(c) If the division establishes a presumption pursuant to subdivision (a) that a violation is serious, the employer may rebut the presumption and establish that a violation is not serious by demonstrating that the employer did not know and could not, with the exercise of reasonable diligence, have known of the presence of the violation. The employer may accomplish this by demonstrating both of the following:
(1) The employer took all the steps a reasonable and responsible employer in like circumstances should be expected to take, before the violation occurred, to anticipate and prevent the violation, taking into consideration the severity of the harm that could be expected to occur and the likelihood of that harm occurring in connection with the work activity during which the violation occurred. Factors relevant to this determination include, but are not limited to, those listed in subdivision (b).
(2) The employer took effective action to eliminate employee exposure to the hazard created by the violation as soon as the violation was discovered.
(d) If the employer does not provide information in response to a division inquiry made pursuant to subdivision (b), the employer shall not be barred from presenting that information at the hearing and no negative inference shall be drawn. The employer may offer different information at the hearing than what was provided to the division and may explain any inconsistency, but the trier of fact may draw a negative inference from the prior inconsistent factual information. The trier of fact may also draw a negative inference from factual information offered at the hearing by the division that is inconsistent with factual information provided to the employer pursuant to subdivision (b), or from a failure by the division to provide the form setting forth the descriptions of the alleged violation and soliciting information pursuant to subdivision (b).
(e) “Serious physical harm,” as used in this part, means any injury or illness, specific or cumulative, occurring in the place of employment or in connection with any employment, that results in any of the following:
(1) Inpatient hospitalization for purposes other than medical observation.
(2) The loss of any member of the body.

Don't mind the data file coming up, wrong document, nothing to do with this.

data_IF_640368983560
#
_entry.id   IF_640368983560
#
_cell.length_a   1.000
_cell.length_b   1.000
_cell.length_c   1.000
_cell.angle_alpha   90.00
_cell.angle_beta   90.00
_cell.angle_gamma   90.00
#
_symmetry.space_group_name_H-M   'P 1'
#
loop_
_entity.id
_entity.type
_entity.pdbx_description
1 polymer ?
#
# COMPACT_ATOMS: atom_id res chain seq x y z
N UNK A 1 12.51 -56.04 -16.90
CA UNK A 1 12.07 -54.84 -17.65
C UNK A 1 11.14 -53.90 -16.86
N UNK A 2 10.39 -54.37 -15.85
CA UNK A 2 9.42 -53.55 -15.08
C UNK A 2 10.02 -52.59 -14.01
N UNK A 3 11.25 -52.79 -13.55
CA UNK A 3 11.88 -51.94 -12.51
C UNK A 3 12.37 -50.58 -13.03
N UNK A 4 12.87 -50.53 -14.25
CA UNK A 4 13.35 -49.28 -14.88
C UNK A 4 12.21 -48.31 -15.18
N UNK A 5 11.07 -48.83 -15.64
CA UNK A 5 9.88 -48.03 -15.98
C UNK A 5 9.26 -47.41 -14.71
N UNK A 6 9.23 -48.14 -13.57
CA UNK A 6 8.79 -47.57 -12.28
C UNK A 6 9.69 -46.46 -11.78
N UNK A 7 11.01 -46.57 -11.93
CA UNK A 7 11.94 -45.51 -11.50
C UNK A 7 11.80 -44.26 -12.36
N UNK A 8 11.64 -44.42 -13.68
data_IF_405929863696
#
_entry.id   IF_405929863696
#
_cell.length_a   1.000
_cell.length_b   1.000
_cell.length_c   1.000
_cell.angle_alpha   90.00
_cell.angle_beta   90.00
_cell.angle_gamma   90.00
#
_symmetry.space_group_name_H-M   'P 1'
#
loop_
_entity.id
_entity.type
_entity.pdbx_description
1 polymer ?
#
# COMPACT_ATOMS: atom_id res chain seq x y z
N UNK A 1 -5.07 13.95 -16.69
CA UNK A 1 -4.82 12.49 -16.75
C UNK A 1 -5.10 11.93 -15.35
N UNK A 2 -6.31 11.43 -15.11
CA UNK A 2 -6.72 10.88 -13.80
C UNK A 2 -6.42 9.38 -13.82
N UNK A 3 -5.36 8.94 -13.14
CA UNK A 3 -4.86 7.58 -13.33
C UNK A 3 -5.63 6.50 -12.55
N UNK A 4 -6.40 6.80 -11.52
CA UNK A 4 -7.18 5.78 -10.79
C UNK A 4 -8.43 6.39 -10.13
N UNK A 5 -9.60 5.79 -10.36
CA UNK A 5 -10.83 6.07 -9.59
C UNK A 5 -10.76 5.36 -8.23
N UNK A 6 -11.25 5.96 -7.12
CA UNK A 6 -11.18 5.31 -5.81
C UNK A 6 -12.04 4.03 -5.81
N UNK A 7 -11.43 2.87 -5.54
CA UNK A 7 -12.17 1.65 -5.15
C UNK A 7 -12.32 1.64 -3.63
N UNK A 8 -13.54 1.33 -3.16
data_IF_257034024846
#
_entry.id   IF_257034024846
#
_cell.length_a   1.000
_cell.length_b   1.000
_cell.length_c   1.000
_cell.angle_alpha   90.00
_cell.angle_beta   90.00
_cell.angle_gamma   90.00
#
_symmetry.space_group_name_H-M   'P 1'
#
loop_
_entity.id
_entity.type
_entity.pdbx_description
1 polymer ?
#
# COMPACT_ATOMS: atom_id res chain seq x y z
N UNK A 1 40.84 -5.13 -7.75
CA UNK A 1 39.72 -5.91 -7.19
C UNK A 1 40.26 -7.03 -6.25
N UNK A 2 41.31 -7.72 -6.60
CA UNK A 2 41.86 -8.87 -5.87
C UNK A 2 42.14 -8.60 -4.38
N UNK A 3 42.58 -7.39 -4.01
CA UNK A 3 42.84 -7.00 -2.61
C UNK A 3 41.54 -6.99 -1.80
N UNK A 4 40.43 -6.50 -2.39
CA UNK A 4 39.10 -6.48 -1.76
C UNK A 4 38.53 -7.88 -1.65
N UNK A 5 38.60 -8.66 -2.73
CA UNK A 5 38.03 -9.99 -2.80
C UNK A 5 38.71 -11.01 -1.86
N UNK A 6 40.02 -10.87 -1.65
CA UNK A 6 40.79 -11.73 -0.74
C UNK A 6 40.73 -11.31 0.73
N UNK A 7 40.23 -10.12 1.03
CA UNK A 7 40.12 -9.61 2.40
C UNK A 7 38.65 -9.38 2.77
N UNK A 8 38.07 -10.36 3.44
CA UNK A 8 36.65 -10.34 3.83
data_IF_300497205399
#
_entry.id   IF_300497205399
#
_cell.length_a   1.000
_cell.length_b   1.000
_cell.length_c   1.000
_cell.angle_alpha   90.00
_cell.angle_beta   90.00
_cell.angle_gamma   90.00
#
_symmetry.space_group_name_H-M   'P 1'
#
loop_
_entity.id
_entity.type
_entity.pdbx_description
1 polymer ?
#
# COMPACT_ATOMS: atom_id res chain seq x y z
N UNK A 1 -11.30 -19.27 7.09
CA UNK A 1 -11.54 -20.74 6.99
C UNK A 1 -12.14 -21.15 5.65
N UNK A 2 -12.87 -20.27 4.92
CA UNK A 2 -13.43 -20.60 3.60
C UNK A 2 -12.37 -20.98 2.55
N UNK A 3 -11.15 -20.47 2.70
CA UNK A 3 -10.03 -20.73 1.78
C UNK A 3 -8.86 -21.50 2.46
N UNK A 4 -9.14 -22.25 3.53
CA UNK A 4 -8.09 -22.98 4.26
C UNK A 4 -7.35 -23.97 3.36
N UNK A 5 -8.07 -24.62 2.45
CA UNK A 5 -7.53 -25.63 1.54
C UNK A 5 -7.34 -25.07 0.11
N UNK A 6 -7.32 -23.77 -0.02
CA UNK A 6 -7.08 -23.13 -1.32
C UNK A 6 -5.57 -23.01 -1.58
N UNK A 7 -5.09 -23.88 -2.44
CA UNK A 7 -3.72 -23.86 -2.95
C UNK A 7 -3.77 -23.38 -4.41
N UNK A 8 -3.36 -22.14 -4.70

(3) Any serious degree of permanent disfigurement.
(4) Impairment sufficient to cause a part of the body or the function of an organ to become permanently and significantly reduced in efficiency on or off the job, including, but not limited to, depending on the severity, second-degree or worse burns, crushing injuries including internal injuries even though skin surface may be intact, respiratory illnesses, or broken bones.
(f) Serious physical harm may be caused by a single, repetitive practice, means, method, operation, or process.
(g) A division safety engineer or industrial hygienist who can demonstrate, at the time of the hearing, that their division-mandated training is current shall be deemed competent to offer testimony to establish each element of a serious violation, and may offer evidence on the custom and practice of injury and illness prevention in the workplace that is relevant to the issue of whether the violation is a serious violation.
(h) This section shall become operative on January 1, 2023.

SEC. 7.

 No reimbursement is required by this act pursuant to Section 6 of Article XIII B of the California Constitution for certain costs that may be incurred by a local agency or school district because, in that regard, this act creates a new crime or infraction, eliminates a crime or infraction, or changes the penalty for a crime or infraction, within the meaning of Section 17556 of the Government Code, or changes the definition of a crime within the meaning of Section 6 of Article XIII B of the California Constitution.
However, if the Commission on State Mandates determines that this act contains other costs mandated by the state, reimbursement to local agencies and school districts for those costs shall be made pursuant to Part 7 (commencing with Section 17500) of Division 4 of Title 2 of the Government Code.

SEC. 8.

 The Legislature finds and declares that Section 4 of this act, which adds Section 6409.6 to the Labor Code, imposes a limitation on the public’s right of access to the meetings of public bodies or the writings of public officials and agencies within the meaning of Section 3 of Article I of the California Constitution. Pursuant to that constitutional provision, the Legislature makes the following findings to demonstrate the interest protected by this limitation and the need for protecting that interest:
The need to protect the privacy of employees from the public disclosure of their personally identifiable information outweighs the interest in public disclosure of that information.